In the NBA, 20 seconds can be 20 minutes in real time. This must change | NBA
Jthere are 21.7 seconds left on the clock. Team A’s center grabs a rebound with his team up two, and he’s quickly fouled by Team B. Nineteen free throws, eight fouls and about 20 minutes of real time later , the final buzzer sounds.
The center? Andre Drummond. Teams A and B? The Brooklyn Nets and the Milwaukee Bucks last month. The excitement of the fans after a fantastic basketball game? Bursts.
The end of the Clippers-Lakers game the day before wasn’t much betterthe last 25 seconds of the game taking nearly 20 minutes in the real world.
Like a bizzaro orchestra that dramatically builds before botching the crescendo, the NBA game stream is in a sorry state. It seems the league is now teeming with relentless, fast-paced, end-to-end action regularly interrupted by jarring saves that serve as an unfortunate antidote to excitement. Intentional fouls, long critics, excessive timeouts and free throws are diluting the potency of the NBA’s product at a time when an explosion of internet entertainment options is making loyal fans a precious commodity.
However, constant interruptions over time can be solved. Perhaps the most striking problem concerns intentional fouls. A brief explanation for non-basketball fans: a team late in a game will often foul rather than let their opponent slow down time. The hope is that the team will miss an ensuing free throw, giving the following team a chance to grab possession and score. It’s a tactic that rarely works but almost always extends games and slows play. World basketball governing body Fiba tried to fix the problem a few years ago, changing the interpretation of an “unsportsmanlike foul”. The organization’s official rules now make a distinction between basketball games and non-basketball games, ie: catching a player by a genuine attempt to steal the ball. If the referee judges that the attempt was nothing more than an intentional foul, the fouled team is awarded two free throws. and possession of the ball afterwards. This kills all efforts of a team following its opponent in the last seconds until the foul in order to extend the game.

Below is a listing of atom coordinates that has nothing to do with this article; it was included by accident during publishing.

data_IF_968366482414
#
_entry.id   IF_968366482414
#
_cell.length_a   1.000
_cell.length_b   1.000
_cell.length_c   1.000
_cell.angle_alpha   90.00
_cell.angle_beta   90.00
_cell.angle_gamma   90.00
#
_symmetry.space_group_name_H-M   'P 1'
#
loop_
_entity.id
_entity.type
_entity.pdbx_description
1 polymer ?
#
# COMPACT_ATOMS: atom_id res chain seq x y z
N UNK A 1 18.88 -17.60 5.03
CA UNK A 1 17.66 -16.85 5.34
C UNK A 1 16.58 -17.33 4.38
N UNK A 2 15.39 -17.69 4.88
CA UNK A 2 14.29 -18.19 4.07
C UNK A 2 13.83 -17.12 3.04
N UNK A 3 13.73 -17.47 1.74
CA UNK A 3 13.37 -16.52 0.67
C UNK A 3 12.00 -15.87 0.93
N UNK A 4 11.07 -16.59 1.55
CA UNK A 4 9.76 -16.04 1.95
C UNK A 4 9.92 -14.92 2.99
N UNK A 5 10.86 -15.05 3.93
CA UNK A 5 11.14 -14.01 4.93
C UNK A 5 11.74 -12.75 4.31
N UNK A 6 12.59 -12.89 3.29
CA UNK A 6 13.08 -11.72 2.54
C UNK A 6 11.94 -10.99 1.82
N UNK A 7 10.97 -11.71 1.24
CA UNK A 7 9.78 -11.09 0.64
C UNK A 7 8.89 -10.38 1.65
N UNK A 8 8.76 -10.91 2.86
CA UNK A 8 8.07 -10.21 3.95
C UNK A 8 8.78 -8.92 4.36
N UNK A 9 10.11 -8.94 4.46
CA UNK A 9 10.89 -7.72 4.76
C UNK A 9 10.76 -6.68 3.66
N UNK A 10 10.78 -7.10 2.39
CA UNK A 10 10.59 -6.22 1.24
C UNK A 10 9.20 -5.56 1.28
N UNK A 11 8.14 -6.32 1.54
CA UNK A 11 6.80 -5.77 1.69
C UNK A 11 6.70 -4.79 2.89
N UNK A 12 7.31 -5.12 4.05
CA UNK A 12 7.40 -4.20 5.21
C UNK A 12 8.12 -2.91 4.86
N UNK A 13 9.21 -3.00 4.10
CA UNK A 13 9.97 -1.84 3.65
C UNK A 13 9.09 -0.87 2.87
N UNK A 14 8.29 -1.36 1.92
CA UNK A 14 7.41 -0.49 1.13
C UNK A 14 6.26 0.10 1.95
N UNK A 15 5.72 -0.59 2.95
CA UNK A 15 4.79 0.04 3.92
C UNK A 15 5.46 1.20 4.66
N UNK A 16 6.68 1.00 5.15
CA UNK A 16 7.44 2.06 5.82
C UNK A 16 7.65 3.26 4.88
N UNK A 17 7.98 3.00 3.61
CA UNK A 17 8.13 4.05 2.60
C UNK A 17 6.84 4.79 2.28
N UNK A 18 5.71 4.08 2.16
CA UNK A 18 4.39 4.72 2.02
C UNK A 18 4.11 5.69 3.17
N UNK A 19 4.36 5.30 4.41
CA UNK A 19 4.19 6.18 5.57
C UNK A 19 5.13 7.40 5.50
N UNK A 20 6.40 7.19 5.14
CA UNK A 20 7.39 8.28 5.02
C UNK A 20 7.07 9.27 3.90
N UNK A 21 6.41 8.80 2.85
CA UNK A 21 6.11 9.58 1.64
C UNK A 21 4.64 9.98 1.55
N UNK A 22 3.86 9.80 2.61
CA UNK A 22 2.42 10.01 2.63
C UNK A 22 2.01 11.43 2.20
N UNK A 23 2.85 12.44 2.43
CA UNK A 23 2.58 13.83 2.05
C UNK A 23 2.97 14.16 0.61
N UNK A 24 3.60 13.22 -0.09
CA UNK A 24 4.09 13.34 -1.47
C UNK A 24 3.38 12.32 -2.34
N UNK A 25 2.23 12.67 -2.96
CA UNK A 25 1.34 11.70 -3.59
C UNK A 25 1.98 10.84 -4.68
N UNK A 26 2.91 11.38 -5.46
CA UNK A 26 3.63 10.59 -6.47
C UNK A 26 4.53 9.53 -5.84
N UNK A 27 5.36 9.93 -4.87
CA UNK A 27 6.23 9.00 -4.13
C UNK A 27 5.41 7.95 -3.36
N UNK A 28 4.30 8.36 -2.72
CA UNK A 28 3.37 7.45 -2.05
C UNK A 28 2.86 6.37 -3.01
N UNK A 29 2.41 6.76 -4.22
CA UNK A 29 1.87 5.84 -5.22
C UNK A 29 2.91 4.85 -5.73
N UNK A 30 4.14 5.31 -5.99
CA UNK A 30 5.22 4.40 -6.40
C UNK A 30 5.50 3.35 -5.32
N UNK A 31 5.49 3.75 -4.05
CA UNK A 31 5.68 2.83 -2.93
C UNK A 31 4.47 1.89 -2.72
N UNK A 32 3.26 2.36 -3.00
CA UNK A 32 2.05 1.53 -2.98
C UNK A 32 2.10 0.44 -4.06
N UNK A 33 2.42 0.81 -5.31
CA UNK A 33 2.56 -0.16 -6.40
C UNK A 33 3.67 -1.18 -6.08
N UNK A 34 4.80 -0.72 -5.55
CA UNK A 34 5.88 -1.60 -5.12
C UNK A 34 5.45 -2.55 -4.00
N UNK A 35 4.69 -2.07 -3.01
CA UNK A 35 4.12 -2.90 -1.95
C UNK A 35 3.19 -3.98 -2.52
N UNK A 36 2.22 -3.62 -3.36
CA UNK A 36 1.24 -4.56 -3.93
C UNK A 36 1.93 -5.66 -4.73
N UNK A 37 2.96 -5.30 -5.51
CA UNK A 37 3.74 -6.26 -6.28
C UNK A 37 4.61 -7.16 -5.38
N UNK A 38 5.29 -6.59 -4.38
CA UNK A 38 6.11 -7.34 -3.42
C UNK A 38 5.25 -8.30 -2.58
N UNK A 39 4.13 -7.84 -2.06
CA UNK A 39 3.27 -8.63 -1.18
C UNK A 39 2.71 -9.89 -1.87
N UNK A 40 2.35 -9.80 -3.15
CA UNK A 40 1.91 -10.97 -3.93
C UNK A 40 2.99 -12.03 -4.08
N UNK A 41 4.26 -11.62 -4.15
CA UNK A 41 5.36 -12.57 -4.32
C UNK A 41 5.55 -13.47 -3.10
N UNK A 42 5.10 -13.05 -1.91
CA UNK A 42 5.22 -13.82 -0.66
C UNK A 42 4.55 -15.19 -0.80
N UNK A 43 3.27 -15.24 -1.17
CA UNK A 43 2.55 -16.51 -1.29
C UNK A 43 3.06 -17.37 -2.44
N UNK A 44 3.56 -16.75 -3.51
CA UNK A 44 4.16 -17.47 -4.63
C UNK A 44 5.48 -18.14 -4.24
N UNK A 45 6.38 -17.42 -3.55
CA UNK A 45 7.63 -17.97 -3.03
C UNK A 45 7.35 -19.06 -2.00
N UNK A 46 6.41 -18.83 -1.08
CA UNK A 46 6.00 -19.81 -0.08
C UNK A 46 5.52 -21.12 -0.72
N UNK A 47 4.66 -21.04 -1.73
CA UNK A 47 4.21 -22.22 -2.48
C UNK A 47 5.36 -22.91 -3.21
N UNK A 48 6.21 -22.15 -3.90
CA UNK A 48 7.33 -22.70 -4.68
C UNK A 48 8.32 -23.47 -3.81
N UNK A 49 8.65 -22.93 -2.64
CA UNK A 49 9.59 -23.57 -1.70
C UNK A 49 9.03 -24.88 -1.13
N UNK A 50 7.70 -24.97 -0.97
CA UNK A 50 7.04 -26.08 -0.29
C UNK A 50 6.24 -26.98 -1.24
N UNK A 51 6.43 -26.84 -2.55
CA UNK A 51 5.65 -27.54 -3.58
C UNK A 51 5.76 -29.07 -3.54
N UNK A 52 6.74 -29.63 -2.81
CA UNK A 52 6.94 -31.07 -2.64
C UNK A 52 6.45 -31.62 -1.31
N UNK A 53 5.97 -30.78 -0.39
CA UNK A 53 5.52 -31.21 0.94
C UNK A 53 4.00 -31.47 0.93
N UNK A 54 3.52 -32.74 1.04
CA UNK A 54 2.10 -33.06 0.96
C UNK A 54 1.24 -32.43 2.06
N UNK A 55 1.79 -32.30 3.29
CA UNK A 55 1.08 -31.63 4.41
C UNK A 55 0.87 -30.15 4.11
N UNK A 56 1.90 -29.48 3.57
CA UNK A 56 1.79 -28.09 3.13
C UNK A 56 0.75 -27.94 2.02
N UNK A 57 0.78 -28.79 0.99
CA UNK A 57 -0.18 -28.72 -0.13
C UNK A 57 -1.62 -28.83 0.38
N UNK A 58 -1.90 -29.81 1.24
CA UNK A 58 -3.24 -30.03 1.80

It seems that many NBA fans would be open to adopting the Fiba rule in the league. At last year’s Olympics, many fans said they were delighted with how quickly the Tokyo 2020 games went compared to the NBA games.
It’s not just the mistakes that are the problem. In the NBA, each team is allowed seven timeouts per game. That’s 14 saves in a game where fouls and out-of-bounds plays have already cut off the action.
By allowing teams to constantly stop and readjust, we prevent resourceful players from solving problems themselves in real time. Take, for example, Steph Curry’s famous three-pointer to beat the Oklahoma City Thunder in the last second of overtime in 2016. The Warriors had a timeout to use, but instead Curry was allowed to trust to his own skills and instincts. He followed suit, leading to one of the greatest moments in NBA regular season history.
Some authors have called for total elimination of waiting times. This is going too far: there is something to be said for the chess game of coaches coming and going. But we could easily reduce the number of downtimes and shift the blame onto the players themselves – after all, they’re the ones the fans are paying to watch rather than some guy in a suit on the sidelines. This would not eliminate the impact of coaching, in fact it would place even more emphasis on when to take time outs.
Adam Silver’s NBA prides itself on advancing the game on the court. The 14-second shot clock and this season’s adjustment to some baiting trends were well received. Even the All-Star Game saw a rule change that made the contest much more intriguing: now the first team to reach a predetermined score wins. While that’s too extreme a move for the NBA proper – for starters, buzzer-beaters are far too exciting to lose – the league would be a better place if it moved away from the fetishization of clock management. .
As the NBA celebrates its 75th anniversary this season, it should look at what has helped it stand the test of time: its malleability. The NBA today is very different from the NBA of 25 years ago and it will be even more different in the future. So adjustments to the end of games are not mere pipe dreams. This is a league that has constantly reshaped itself and must continue to do so as it matures.
Does the NBA need a massive revolution to solve its problems? Almost certainly not. While some of these suggestions are ambitious and potentially divisive, simply adjusting the rules around intentional fouls would have a snowball effect on several issues in the game. The NBA has positioned itself as a progressive league on and off the pitch, and a few small tweaks could dramatically improve the flow of matches as they reach their peak.
With that done, we just need to cut the regular season schedule by 20 games and add relegation for basketball utopia…